Senate report into ASIC and CBA spurs strong response

All banks should be investigated for conflicted financial advice, affected parties say.
 
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01.FoFA windback draws more flack amid CBA revelations

ASIC report sheds new light on CBA financial planner misconduct

Reaction to the Senate Economics Committee’s report on ASIC’s handling of the Commonwealth Bank financial planning scandal has come from many quarters, including victims of poor financial advice. 

Recurring themes include a call to extend a Royal Commission on CBA to all banks; support for proposed new whistleblower protections and a renewed call to preserve the Future of Financial Advice (FoFA) reforms in their original form. 

A citizens’ organisation founded in the aftermath of the Timbercorp liquidation, the Victoria-based Holt Norman Ashman Baker Action Group, issued a statement following the release of the report saying a Royal Commission should be expanded “to include all banks and financial institutions who have been involved in distribution of their products via financial advisers".

The group says it represents “around 40 ordinary people who sought accountancy services and or financial advice in order to take responsibility for funding our retirements”. Members “all face imminent bankruptcy or loss of their homes” due to the demise of Timbercorp, the group said.

The Construction Forestry Mining and Energy Union seconded the call to widen the investigation to all banks. “We need to know how many working Australians have lost savings because of financial advice that was not aimed at helping them in retirement, but at boosting sales commissions for advisers and profits for the banks,” national secretary Michael O’Connor said. 

The government has rejected the idea of a Royal Commission focusing on the CBA scandal saying the current government inquiry into the financial services sector is enough. The Senate report covers misconduct at the bank between 2006 and 2010 and says CBA planners deliberately neglected their duties and placed their personal interests far above the interests of their clients. The wrongdoing has reportedly affected as many as 4000 CBA financial planning clients.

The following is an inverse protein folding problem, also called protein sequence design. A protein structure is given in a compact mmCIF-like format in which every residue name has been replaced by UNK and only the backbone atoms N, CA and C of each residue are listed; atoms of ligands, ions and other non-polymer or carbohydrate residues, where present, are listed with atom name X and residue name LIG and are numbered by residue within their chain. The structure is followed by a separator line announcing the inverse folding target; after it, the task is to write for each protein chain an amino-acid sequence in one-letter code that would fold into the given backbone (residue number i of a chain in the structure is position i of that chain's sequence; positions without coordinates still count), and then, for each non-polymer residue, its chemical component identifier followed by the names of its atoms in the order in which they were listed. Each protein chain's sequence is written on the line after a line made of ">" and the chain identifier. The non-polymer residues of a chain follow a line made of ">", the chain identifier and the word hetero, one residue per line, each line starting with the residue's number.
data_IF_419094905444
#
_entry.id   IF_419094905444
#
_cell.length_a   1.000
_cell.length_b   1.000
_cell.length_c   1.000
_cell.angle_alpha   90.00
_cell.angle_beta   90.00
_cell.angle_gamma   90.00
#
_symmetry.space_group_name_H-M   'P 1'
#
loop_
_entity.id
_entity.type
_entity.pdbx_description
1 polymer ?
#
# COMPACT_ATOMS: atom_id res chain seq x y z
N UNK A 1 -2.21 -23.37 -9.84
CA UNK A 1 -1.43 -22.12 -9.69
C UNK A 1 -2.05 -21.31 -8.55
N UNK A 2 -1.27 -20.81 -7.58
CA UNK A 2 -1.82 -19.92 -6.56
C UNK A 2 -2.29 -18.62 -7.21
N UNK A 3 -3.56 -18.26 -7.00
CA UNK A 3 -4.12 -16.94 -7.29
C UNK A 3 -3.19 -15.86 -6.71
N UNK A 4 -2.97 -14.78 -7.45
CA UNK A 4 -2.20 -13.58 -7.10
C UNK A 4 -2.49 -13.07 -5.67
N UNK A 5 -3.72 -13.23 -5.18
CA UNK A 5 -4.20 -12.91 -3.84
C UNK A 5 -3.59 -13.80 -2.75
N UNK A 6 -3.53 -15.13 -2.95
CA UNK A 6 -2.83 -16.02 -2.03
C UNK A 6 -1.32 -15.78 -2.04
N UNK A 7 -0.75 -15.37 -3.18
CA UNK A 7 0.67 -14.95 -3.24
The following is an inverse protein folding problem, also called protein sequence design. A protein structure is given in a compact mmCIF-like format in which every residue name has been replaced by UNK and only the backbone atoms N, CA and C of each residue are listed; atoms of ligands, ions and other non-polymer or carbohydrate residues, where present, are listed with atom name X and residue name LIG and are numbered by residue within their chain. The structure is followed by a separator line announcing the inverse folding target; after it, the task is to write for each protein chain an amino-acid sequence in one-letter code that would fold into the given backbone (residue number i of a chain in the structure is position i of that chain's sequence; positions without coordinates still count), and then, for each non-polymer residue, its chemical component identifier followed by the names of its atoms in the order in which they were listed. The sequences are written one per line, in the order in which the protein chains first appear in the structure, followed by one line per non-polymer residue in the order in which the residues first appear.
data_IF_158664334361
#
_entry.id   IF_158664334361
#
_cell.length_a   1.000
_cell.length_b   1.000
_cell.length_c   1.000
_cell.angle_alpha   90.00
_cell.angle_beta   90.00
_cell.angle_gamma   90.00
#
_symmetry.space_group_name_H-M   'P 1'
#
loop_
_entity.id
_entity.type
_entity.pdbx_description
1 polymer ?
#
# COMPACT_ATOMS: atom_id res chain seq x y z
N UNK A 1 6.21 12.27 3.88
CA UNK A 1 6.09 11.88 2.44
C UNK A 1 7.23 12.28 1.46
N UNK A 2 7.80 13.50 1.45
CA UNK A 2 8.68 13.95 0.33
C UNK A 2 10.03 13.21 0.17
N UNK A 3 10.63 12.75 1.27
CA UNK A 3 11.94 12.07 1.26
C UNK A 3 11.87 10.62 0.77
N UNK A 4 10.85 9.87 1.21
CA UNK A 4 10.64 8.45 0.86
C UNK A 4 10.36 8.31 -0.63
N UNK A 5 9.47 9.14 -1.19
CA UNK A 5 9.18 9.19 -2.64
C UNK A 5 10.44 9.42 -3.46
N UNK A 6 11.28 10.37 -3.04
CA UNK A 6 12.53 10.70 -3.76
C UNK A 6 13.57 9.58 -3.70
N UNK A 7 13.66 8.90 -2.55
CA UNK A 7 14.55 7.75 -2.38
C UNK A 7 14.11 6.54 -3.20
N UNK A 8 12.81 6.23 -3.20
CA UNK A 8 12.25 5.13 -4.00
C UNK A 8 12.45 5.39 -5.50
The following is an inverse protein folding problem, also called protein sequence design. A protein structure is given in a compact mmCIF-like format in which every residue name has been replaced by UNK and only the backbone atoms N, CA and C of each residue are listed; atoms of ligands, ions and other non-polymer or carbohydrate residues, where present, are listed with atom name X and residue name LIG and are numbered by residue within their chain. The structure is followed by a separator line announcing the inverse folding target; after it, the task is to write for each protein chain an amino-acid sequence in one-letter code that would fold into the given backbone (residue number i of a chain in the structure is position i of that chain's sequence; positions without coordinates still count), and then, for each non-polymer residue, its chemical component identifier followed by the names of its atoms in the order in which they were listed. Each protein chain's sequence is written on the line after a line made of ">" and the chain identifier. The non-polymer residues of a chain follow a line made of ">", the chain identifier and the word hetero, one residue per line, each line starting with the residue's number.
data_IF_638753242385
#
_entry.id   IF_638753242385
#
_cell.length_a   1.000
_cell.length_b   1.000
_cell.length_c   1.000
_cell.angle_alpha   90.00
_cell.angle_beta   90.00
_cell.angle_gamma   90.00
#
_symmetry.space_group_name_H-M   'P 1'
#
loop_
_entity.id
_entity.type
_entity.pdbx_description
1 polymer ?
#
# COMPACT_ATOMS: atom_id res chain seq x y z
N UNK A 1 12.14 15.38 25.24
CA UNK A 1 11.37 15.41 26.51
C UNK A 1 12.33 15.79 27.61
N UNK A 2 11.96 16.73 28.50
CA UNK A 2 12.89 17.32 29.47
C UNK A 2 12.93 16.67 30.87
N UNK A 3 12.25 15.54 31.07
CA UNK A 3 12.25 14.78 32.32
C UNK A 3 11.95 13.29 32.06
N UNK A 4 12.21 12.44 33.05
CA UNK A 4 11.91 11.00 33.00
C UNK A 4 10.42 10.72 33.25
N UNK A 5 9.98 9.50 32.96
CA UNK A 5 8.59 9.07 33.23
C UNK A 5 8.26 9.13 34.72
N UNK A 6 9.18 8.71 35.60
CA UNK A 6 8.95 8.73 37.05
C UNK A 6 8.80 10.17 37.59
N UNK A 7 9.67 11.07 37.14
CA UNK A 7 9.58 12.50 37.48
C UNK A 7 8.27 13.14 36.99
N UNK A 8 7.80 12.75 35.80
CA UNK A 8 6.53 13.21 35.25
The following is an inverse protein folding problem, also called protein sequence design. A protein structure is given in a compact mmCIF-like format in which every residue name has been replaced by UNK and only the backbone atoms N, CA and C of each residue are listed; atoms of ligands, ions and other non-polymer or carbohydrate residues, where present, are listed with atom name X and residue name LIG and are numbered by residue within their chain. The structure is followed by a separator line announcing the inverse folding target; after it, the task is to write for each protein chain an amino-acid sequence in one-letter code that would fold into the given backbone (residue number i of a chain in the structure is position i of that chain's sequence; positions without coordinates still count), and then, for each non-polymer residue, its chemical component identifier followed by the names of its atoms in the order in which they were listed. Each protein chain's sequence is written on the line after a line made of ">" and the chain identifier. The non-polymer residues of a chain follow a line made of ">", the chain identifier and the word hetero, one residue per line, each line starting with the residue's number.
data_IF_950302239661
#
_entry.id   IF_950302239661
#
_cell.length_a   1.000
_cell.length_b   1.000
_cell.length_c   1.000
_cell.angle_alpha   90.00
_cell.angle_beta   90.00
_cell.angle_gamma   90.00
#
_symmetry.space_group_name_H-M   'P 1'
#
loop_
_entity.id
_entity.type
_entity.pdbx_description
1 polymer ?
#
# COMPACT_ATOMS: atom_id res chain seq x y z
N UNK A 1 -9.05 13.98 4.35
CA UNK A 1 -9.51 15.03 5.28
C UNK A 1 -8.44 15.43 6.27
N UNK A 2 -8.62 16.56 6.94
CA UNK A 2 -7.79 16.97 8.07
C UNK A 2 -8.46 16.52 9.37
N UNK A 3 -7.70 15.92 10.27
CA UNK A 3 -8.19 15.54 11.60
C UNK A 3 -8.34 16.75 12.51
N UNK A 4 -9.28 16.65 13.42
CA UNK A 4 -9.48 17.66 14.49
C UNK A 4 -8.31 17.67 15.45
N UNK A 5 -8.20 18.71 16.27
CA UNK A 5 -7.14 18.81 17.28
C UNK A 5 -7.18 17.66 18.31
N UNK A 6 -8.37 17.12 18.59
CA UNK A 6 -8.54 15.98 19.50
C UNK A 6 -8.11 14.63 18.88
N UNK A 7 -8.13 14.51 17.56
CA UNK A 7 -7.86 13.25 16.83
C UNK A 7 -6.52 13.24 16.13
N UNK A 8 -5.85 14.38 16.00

Better whistleblower protections 

Independent Senator for South Australia Nick Xenophon strongly backed the proposed new US style whistleblower protections outlined in the Senate report. 

“For too long, too many potential whistle blowers have remained in the shadows, terrified of telling the truth and losing their job,” Mr Xenophon said. 

“This Senate report is a massive breakthrough. There is now bi-partisan support to go down the US path that will, at last, ensure that whistleblowers are rewarded for doing the right thing by coming forward with key information in the public interest.” 

The Senate report says “informed individuals need to be confident that they can report alleged misconduct, potentially unsafe products or dubious practices in Australia's corporate world and for their reports to be taken seriously and dealt with accordingly”.

It recommends widening whistleblower protections to cover any misconduct that ASIC investigates and strengthening whistleblower identity protections. 

Don’t wind back FoFA

Industry Super Australia, among others, said the findings of the Senate report “warrant an immediate halt to proposed changes to financial advice laws”.

“The government must assure all Australians they will not proceed with the windback of consumer protections in financial planning – changes that were lobbied for by the banks, including the Commonwealth Bank,” ISA chief executive David Whiteley said.
 
 

 

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